Handset maker Nokia and chip set giant Intel announced a partnership to merge the existing Maemo and Moblin global programming communities into MeeGo, a Linux-based software platform that will support multiple hardware architectures across a broad range of device segments, including pocketable mobile computers, netbooks, tablets, media phones, connected TVs and in-vehicle infotainment systems.
MeeGo offers the Qt application development environment, and builds on the Moblin core operating system and reference user experiences. Using Qt, developers can write once to create applications for a variety of devices and platforms, and market them through Nokia’s Ovi Store and Intel AppUpSM Center, said Nokia’s executive vice president of devices, Kai Öistämö. He said MeeGo will be hosted by the Linux Foundation and governed using the best practices of the open-source development model. The first release of MeeGo is expected in the second quarter of 2010, with devices launching later in the year.
“This collaboration benefits developers, consumers, and software and hardware vendors. It’s a complete Internet experience,” he said, noting the company’s Ovi application store will be the main channel of distribution for applications built using MeeGo. “Applications and other content are not in a walled garden, rather the ecosystem is more like an open frontier.”
The partnership builds on the companies’ strategic collaboration announced in June 2009, and Intel’s senior vice president and general manager of Intel’s software and services group, Renee James, invited participation in MeeGo from existing Maemo and Moblin global communities and across the communications and computing industries. “We are encouraging community contributions at MeeGoo.com and encouraging wider participation from the communications industry,” she said. “We will continue to collaborate and contribute, allowing partners to build value-add onto MeeGo.”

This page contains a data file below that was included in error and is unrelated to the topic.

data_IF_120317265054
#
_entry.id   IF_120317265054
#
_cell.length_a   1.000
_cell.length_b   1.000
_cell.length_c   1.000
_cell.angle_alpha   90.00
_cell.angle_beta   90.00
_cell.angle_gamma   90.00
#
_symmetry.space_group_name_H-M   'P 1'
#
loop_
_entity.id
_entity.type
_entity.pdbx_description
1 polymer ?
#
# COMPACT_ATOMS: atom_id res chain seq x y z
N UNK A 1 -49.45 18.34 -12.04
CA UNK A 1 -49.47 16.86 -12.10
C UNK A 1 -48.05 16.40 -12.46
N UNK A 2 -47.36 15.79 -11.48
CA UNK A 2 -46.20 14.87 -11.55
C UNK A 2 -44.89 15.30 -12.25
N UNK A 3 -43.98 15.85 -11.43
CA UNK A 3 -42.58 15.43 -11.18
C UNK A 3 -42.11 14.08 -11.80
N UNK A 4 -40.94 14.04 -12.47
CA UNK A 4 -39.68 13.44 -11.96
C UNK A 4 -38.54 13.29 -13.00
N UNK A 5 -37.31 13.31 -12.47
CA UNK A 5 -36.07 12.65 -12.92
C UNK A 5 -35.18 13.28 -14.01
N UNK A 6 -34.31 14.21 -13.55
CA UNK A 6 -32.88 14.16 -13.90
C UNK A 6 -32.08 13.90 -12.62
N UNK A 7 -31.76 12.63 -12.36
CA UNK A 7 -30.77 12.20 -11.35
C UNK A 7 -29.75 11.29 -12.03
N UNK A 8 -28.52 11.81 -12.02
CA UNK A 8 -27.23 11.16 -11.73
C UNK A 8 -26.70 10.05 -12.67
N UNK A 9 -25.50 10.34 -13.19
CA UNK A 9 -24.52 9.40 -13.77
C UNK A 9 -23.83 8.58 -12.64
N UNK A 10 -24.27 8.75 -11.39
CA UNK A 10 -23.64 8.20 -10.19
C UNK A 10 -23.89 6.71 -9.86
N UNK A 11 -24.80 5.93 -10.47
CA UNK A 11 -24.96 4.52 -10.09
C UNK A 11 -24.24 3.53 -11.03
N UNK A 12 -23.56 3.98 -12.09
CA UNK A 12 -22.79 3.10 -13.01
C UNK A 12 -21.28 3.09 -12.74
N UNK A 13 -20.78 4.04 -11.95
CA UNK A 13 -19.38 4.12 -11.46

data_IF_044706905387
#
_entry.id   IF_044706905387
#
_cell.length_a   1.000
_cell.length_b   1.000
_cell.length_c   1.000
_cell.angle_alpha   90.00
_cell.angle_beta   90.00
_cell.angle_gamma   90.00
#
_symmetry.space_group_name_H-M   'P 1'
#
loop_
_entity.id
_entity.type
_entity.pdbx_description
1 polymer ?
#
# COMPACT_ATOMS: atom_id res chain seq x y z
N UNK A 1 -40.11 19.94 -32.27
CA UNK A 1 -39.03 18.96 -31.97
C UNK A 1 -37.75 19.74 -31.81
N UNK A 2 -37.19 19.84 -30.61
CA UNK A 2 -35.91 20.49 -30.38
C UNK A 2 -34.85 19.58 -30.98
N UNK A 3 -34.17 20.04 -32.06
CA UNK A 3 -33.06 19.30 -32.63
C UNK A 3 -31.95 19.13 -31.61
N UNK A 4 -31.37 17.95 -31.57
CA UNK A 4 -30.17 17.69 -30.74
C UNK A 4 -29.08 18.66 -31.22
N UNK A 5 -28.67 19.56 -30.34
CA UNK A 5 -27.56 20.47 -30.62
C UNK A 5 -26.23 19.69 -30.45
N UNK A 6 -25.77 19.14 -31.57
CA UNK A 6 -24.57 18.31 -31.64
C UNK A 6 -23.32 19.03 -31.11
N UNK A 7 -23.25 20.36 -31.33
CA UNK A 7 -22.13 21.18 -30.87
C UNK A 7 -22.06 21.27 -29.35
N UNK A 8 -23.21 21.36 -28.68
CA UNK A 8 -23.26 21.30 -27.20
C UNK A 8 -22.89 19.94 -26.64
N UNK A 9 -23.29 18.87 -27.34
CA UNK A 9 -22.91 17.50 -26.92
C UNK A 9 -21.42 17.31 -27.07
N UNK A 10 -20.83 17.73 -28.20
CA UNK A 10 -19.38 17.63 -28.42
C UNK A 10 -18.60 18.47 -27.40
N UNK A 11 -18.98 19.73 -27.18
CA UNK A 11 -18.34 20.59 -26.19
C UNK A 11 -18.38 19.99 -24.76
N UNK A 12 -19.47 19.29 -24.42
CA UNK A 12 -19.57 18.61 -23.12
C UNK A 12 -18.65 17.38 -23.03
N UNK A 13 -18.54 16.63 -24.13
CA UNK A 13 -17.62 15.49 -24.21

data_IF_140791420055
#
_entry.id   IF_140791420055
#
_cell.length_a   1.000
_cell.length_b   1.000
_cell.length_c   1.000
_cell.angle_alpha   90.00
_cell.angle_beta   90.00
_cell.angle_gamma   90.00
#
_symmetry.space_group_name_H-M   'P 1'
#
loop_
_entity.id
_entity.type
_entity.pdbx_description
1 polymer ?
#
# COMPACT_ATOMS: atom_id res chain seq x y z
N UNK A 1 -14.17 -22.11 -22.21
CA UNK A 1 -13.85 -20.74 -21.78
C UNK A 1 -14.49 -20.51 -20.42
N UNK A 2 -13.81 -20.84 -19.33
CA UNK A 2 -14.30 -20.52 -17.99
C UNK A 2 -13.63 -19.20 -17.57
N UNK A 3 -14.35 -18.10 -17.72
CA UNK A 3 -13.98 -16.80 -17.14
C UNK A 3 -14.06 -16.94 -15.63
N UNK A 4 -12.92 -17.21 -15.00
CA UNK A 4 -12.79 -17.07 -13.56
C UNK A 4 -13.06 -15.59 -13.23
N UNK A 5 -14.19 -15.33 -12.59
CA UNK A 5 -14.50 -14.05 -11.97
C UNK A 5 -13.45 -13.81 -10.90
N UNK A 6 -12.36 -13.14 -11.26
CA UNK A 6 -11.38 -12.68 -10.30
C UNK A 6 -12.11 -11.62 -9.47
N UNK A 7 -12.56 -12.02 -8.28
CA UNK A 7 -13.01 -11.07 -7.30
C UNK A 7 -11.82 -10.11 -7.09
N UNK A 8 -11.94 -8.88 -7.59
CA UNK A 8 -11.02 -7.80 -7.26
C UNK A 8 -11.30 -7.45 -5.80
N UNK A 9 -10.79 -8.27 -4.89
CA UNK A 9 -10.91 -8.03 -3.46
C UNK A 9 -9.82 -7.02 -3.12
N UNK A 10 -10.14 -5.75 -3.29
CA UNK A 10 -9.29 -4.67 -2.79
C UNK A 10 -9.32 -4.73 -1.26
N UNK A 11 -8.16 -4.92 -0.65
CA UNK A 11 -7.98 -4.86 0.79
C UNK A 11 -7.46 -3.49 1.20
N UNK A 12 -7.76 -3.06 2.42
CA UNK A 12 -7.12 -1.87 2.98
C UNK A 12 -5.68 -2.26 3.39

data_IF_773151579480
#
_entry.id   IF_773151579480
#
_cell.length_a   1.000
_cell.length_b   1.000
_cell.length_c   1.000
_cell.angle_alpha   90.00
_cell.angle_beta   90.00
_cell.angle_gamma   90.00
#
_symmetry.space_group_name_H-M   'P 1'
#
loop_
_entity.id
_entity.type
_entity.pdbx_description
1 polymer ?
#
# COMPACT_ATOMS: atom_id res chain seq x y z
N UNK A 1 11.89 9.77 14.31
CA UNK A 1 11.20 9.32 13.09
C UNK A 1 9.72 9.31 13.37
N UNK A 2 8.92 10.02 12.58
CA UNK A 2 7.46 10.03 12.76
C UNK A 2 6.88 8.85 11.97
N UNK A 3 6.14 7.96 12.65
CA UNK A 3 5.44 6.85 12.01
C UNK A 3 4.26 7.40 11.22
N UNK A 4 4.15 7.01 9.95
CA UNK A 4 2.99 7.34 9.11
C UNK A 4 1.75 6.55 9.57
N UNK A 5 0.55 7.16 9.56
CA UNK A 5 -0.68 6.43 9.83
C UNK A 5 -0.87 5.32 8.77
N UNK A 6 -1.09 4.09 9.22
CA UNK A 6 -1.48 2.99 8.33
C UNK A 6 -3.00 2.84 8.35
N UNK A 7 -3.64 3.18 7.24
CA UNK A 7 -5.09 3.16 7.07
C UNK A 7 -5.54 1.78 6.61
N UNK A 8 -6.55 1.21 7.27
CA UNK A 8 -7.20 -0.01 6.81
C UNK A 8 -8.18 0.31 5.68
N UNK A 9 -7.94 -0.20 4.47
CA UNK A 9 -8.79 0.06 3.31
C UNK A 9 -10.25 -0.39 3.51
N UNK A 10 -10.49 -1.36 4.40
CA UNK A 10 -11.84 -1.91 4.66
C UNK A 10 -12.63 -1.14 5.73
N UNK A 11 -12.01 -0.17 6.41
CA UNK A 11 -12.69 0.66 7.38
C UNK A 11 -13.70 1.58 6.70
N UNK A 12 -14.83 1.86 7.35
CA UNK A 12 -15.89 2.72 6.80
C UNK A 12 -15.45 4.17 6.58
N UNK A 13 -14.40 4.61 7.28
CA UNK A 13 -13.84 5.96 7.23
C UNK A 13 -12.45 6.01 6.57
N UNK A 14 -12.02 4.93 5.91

Öistämö said MeeGo builds on the capabilities of the Moblin core OS and its support for a wide range of device types and reference user experiences, combined with the momentum of Maemo in the mobile industry and the “broadly adopted” Qt application and UI framework for software developers. He said using Qt for application development means developers can write applications once and easily deploy them on MeeGo and across other platforms, for example, on Symbian. “We are not going to favor any particular OEM or hardware architecture,” he said. “MeeGo will create a shared, single platform, which will drive the future of mobile computing.”
When asked if Nokia and Intel will collaborate more closely in the future on the hardware end, perhaps resulting in Nokia phones running Intel chip sets, both speakers declined to offer specifics, but Öistämö said it would be “natural” to take the best hardware for future devices, suggesting Nokia phones with Intel chips in the future. However, Öistämö and James reiterated MeeGo was an opportunity for developers to create applications from which many hardware manufacturers across several different markets could benefit. The aim of MeeGo is to be “broadly adoptable across several devices from different manufacturers,” Öistämö said.